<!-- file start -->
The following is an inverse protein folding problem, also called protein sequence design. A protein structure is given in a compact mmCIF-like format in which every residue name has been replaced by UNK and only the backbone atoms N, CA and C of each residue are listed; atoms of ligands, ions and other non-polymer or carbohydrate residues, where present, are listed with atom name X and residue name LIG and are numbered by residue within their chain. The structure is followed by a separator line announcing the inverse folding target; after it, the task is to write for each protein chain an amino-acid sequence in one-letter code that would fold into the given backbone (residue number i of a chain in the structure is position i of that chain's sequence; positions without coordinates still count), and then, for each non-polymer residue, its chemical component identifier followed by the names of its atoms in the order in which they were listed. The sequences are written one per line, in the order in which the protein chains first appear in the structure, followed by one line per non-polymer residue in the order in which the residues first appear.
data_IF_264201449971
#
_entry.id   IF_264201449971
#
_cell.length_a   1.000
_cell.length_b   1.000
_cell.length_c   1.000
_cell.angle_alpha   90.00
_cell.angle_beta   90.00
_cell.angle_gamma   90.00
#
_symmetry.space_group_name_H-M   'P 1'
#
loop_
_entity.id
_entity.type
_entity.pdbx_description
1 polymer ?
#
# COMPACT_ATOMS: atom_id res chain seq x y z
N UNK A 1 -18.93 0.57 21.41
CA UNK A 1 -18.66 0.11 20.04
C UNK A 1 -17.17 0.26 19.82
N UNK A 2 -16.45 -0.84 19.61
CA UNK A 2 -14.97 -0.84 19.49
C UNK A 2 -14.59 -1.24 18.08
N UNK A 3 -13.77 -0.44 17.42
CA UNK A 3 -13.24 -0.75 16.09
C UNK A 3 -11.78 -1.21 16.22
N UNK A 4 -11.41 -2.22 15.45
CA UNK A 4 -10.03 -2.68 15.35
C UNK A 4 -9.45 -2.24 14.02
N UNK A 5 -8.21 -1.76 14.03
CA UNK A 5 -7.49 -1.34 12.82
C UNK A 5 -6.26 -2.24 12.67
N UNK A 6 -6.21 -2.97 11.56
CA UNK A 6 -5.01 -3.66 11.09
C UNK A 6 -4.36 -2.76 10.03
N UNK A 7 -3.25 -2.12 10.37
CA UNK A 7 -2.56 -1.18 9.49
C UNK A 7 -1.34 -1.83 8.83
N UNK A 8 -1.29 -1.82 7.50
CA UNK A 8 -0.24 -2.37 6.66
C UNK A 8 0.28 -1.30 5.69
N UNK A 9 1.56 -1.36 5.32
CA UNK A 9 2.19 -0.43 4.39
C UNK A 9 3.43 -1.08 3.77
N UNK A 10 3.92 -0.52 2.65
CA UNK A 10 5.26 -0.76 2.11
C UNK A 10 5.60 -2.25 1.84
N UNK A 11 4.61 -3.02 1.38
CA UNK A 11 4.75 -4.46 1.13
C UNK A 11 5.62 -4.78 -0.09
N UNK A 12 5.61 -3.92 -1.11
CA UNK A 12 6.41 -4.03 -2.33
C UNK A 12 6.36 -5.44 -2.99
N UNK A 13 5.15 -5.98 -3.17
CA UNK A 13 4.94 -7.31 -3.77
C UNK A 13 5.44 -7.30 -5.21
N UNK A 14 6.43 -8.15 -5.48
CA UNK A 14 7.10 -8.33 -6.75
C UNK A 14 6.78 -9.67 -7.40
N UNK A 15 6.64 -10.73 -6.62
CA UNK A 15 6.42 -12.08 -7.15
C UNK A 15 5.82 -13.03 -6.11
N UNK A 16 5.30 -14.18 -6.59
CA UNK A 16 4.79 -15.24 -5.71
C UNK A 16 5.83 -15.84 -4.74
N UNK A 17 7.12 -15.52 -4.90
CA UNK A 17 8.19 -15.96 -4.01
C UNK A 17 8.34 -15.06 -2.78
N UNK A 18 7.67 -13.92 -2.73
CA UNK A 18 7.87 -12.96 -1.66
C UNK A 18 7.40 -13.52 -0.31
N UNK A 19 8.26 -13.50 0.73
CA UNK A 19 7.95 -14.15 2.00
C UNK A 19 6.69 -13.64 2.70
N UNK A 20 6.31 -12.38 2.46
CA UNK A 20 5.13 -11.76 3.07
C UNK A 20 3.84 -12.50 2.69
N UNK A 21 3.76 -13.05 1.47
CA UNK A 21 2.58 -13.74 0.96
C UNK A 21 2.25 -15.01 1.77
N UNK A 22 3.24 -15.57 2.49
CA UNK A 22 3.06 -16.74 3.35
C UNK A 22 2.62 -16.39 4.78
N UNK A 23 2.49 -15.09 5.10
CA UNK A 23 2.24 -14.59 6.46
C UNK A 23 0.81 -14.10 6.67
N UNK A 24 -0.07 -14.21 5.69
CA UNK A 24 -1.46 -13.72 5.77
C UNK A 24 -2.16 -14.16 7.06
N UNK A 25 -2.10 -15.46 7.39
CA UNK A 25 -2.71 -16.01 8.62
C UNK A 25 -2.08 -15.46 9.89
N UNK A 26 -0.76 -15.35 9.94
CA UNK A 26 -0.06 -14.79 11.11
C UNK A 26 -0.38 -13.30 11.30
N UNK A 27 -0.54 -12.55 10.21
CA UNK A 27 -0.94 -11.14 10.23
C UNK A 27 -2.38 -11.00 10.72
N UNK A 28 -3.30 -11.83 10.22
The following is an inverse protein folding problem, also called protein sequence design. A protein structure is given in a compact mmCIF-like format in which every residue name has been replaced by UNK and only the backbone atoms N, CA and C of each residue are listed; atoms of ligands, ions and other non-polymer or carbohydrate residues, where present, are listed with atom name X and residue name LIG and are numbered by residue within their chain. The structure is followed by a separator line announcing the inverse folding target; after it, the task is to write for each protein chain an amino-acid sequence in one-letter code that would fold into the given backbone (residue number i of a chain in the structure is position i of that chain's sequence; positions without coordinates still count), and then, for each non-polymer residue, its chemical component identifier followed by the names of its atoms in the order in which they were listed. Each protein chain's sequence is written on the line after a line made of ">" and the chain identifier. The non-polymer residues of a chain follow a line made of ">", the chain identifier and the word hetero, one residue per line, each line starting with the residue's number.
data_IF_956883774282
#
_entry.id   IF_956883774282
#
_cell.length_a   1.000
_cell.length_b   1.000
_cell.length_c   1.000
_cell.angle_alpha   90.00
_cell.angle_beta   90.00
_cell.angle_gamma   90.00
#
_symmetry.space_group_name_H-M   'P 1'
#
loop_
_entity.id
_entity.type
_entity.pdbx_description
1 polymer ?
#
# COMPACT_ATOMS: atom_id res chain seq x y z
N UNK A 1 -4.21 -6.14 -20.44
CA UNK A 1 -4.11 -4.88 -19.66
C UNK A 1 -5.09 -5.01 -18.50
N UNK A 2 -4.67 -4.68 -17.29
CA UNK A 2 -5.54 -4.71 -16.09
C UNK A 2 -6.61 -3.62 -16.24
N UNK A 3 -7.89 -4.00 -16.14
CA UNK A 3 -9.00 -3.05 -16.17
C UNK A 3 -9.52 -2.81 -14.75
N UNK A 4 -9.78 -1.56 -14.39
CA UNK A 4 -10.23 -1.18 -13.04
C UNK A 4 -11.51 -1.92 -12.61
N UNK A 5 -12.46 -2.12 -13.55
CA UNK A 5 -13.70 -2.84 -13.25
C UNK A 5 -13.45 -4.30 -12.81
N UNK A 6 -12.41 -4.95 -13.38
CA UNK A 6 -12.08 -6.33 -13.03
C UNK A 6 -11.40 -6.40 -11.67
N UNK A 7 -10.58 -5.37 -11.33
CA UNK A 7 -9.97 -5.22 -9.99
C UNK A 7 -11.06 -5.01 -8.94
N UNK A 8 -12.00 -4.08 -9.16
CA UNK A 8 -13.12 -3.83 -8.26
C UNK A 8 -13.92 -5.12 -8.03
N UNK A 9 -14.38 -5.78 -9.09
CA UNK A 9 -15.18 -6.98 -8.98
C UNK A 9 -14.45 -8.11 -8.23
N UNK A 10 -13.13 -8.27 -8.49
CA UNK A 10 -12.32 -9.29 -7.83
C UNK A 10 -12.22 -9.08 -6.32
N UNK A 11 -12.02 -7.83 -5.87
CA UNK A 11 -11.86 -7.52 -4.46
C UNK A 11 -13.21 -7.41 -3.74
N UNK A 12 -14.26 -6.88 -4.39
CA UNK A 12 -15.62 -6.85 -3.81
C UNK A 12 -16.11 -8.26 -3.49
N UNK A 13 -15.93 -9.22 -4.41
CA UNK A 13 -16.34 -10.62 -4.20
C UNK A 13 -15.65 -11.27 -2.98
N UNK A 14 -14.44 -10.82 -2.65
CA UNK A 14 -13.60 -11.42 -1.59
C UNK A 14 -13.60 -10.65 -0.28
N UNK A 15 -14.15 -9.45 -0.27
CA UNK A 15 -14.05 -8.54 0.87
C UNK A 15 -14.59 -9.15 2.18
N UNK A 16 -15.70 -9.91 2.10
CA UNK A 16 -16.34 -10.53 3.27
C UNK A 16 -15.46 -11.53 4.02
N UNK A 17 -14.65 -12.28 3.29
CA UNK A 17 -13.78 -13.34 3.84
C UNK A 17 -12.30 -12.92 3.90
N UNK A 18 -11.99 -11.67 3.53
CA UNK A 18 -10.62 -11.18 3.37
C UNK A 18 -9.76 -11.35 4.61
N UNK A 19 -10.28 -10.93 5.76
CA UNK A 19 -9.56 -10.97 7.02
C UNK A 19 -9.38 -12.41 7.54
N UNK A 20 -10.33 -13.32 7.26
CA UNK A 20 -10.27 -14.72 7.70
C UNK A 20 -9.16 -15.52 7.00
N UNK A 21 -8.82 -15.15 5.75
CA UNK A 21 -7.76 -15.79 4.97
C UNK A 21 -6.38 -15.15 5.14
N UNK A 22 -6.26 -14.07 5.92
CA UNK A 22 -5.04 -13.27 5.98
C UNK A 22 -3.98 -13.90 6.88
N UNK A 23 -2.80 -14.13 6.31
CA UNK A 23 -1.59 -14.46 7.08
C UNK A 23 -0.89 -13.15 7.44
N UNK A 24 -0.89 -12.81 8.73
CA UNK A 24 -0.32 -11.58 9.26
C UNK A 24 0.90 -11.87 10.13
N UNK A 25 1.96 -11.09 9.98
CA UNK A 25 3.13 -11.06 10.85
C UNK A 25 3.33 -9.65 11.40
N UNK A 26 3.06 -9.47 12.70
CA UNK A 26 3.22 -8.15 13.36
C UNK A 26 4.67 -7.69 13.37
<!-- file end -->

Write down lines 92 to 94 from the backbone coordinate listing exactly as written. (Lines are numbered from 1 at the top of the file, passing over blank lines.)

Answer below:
CA UNK A 24 -1.46 -13.72 5.77
C UNK A 24 -2.16 -14.16 7.06
N UNK A 25 -2.10 -15.46 7.39